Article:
As we inch our way out of 2021, paint and wallpaper companies like Farrow & Ball and Graham & Brown have released their own takes on the trends we can expect within the coming year. The nudes and neutrals that have reigned supreme over the last few years, it seems, are about to make way bolder colour choices.
A Thirst For Vibrancy
Many of us have spent the couple of years seeing more of the inside of our homes, which has led to spikes in several upcoming trends. Throughout different areas of design, there is a visible departure from the minimal and austere towards an aesthetic that is warmer, cosier, and much more joyful while remaining pragmatic and functional.
Joa Studholme, Colour Curator for Farrow & Ball, explains the venture into statement colours saying, “There is something inherently human in the colours that we are attracted to for 2022. Décor is moving forward while drawing inspiration from the modest character of the world of folk and craft. They are an eclectic mix of the pure and the humble that evokes the warmth and harmony of a more innocent age while celebrating life today. Function goes hand in hand with ornament, using colours and finishes in unusual ways to celebrate the principles of utility, kindness and honesty.”
A Walk On The Bright Side
The leap into more vibrant colour schemes is most apparent in Sherwin-Williams’ Colormix Forecast, which shows four different palettes for 2022 that complement sandy neutrals with bursts of lively colour. Their Method palette is decidedly earthy, juxtaposing beiges and umber colours with a creamy warm orange, a muted dusky sage, and a pop of chartreuse. Their Opus palette leans towards cooler, grey-toned, deeper neutrals paired with varying muted shades of blue, coral, and red. The Dreamland palette is a refreshing interpretation of a nature-inspired palette, coupling a range of greens from grounded and deep to cheerfully bright with pearlescent lavender and blooming pinks. The last palette, Ephemera, is an exploration of primary colours, but with soft buttercup yellows and peaceful blues, accentuated by a vibrant olive, warm neutrals, and a beautiful coral.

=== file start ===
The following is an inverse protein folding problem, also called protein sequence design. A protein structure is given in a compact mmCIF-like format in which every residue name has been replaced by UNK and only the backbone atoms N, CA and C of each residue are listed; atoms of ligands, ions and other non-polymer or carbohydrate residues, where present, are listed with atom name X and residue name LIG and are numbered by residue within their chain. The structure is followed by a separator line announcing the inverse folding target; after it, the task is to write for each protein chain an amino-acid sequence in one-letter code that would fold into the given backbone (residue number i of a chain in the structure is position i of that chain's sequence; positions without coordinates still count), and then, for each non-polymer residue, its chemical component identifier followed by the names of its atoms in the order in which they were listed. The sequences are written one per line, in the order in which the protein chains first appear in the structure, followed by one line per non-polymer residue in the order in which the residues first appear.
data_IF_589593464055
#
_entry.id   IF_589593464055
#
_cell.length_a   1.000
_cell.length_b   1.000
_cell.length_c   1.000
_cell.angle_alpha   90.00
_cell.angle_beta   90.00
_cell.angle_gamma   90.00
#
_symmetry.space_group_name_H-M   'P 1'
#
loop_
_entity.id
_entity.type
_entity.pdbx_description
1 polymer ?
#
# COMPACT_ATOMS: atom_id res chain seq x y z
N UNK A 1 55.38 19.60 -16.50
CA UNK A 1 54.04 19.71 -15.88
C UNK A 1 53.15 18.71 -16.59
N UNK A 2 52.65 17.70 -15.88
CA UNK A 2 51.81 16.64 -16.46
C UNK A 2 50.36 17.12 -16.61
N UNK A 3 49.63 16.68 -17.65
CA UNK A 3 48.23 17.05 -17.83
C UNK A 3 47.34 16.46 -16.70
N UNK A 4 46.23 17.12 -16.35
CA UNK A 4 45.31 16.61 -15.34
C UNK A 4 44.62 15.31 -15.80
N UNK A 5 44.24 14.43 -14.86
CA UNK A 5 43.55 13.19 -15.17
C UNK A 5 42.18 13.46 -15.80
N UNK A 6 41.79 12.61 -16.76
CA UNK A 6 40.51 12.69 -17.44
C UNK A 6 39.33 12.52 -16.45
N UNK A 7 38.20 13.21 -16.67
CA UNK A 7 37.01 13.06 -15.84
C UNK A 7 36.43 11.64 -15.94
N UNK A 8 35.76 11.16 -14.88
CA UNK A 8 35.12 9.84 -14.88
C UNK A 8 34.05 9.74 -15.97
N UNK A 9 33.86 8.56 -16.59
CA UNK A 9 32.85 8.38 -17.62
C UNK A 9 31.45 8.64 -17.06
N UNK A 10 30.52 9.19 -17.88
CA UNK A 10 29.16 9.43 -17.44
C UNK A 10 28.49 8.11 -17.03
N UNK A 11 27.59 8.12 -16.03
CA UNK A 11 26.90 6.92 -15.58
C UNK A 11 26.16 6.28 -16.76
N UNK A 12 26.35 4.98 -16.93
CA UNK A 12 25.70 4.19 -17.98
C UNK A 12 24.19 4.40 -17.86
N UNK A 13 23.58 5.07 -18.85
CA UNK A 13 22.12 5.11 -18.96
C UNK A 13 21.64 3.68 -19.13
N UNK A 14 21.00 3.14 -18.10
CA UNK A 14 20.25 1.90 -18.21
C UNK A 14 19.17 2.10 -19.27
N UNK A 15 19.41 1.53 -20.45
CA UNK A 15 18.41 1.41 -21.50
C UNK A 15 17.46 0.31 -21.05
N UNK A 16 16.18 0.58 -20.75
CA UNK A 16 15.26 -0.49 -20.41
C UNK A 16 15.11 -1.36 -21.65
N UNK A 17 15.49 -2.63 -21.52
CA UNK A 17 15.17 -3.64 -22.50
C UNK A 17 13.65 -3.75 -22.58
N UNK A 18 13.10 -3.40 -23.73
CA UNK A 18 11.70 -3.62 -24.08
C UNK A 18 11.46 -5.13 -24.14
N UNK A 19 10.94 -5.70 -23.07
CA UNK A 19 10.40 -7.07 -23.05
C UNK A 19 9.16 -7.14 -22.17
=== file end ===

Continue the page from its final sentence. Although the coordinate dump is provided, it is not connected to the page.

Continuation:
Graham & Brown, on the other hand, put its focus on a single shade with its colour of the year, Breathe. The brand describes it as “a soothing mid blue, perfect for creating calm and peaceful spaces which is exactly what we all need for the year ahead. Dark enough to add color and depth but light enough to remain refreshing, this tranquil shade can be used almost anywhere in the home. Pair with crisp whites and cool greys for an airy feel or try partnering with deeper blues to create a moody hideaway.” They’ve launched with it a jungle-inspired wallpaper in the similar tones of concrete blues called Restore Midnight.
Farrow & Ball focuses on five specific shades: Babouche No. 223, a mustard yellow with a hint of white; Breakfast Room Green No. 1, a soft and creamy green that is easy on the eyes; Stone Blue No. 86, a decidedly vintage and familiar mid-toned blue; Incarnadine No. 248, a luscious red reminiscent of peppermint pinwheels. All these are grounded by Schoolhouse White No. 291, a modern eggshell that brings levity and airiness to such a colourful palette.
While these colour schemes do bring a much-needed air of whimsy and fun to many a wall and home in need, the cardinal rule of balance also seems to apply. Many interior designers of note talk about employing the “60-30-10” rule especially when working with brights, which asks that you decide on three complementary colours and use one on 60% of the room (typically on the walls), another on 30% (typically furniture), and the remaining 10% would encompass some lovely accents and personal touches.
Other interior designers we’ve worked with suggest having a look at your space and seeing what you already have before you dive head first into an all-new colour scheme. The idea is that if you’re not looking to revamp the entire space with new furnishing and window treatments, first see which of the tones you’re drawn to already exist in your space and would complement your favourite pieces in the room.
Lastly, the designers we love anchor the space with timeless pieces in the midst of brighter tones. The consensus is that cleaner lines and well-designed furniture go a long way, as does beautifully handcrafted brass hardware. Pieces from Frank Allart’s Contemporary, Traditional, Stepped Deco, and Vaucluse collections, as well as majority of the offerings from Armac Martin are particularly popular with clients who prefer to be surrounded by stronger colours. Whatever the colour you choose to perk up your walls, it’s truly difficult to go wrong with tasteful and well-made accents that stand the test of time.
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